Lassonde PhD student wins award for research paper

Image announcing Awards

Third-year Earth and Space Science and Engineering PhD student Athina Peidou has been awarded with the International Association of Geodesy Young Authors Award for her work on the paper titled “On the feasibility of using satellite gravity observations for detecting large-scale solid mass transfer events,” published in the Journal of Geodesy.

Athina Peidou

The focus of her research paper involved assessing whether satellite gravity measurements can detect large scale landslides, with emphasis on submarine landslides. Satellite gravity measurements provide an excellent source of information for mass movements and Peidou’s research uses this information to better understand the Earth’s processes.

“While most people are aware of the 2011 earthquake and the subsequent tsunami in Tohoku, Japan, it took a couple years to detect the massive submarine landslide offshore Japan that was induced by the earthquake,” said Peidou.

Due to limited information on oceanic environments, most submarine landslides still remain unknown. With satellite gravity measurements’ continuous availability, submarine events can be detected practically. The news has documented many of the detrimental effects of landslides on societies where in some cases, the events have taken human lives. This research is an important contribution toward understanding Earth’s mechanisms.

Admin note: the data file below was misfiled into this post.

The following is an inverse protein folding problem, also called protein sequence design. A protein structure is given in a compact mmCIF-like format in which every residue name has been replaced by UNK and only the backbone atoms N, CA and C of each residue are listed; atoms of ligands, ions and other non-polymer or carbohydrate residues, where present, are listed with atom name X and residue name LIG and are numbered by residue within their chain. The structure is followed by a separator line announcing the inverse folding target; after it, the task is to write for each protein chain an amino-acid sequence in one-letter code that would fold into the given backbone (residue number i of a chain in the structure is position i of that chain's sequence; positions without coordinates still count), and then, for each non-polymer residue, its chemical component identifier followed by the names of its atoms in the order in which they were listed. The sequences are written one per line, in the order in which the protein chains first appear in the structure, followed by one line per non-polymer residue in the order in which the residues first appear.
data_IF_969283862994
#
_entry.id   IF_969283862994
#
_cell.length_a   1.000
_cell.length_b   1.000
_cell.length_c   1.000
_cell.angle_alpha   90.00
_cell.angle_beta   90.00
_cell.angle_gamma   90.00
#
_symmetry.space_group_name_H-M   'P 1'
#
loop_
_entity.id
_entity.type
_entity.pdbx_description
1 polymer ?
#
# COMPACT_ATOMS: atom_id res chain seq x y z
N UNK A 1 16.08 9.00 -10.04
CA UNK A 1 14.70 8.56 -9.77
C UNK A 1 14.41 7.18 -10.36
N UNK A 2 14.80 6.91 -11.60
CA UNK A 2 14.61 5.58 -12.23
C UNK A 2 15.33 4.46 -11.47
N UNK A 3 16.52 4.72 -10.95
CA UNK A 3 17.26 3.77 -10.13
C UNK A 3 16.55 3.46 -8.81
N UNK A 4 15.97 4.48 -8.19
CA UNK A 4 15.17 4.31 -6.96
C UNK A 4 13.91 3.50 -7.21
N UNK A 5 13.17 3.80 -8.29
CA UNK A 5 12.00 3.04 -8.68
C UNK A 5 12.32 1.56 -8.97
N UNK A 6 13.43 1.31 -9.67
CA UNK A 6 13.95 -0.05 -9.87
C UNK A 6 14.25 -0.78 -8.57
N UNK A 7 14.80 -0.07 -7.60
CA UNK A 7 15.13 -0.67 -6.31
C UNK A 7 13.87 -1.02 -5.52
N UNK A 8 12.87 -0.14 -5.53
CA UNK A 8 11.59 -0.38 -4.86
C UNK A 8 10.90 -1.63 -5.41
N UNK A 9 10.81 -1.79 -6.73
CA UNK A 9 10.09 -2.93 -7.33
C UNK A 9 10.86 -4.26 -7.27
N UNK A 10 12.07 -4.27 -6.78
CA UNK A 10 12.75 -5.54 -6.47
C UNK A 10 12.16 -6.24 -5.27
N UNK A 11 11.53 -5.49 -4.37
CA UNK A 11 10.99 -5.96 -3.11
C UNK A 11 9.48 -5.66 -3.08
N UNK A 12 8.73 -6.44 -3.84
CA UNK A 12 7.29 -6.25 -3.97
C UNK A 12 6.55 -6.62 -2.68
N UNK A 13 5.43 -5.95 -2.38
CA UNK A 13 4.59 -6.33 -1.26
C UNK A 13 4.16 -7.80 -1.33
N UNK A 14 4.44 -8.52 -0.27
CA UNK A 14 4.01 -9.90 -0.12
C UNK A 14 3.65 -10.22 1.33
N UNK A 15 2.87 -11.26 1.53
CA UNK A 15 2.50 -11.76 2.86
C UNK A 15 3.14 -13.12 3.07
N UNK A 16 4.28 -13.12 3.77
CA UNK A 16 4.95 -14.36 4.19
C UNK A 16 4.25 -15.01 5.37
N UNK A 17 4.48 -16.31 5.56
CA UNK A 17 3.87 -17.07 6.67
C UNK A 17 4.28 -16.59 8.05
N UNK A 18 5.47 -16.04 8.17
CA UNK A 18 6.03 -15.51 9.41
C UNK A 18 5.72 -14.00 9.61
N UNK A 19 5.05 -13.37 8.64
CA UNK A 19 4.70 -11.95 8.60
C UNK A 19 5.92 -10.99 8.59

“The more we know about the dynamic Earth system, the more prepared we can be as a society to deal with certain phenomena,” said Peidou.

This award recognizes the value of satellite gravity missions and Peidou said she is honoured to have made such an important contribution to the field. “The Lassonde School of Engineering is definitely a big supporter of my research. The school not only provides the proper resources, but also gives me spirit to advance my research,” said Peidou.

Peidou said the exposure to different ways of thinking was key to her success, with the school offering an interdisciplinary approach to research, which allows her to explore a variety of engineering disciplines.

“She is a true influential leader, a go-getter, a congenial personality, a creative and positive thinker, solution-oriented visionary and an amazing communicator,” said her supervisor, Professor Spiros Pagiatakis.

In addition to her academic responsibilities, Peidou is active in professional associations. She serves as a student member in the Canadian Geophysical Union Executive and is the president of the Earth & Space Science & Engineering Department’s Graduate Student Association.

Peidou will attend an award ceremony at the International Union of Geodesy and Geophysics’ 27th General Assembly Award’s Evening, which will take place in Montreal in July.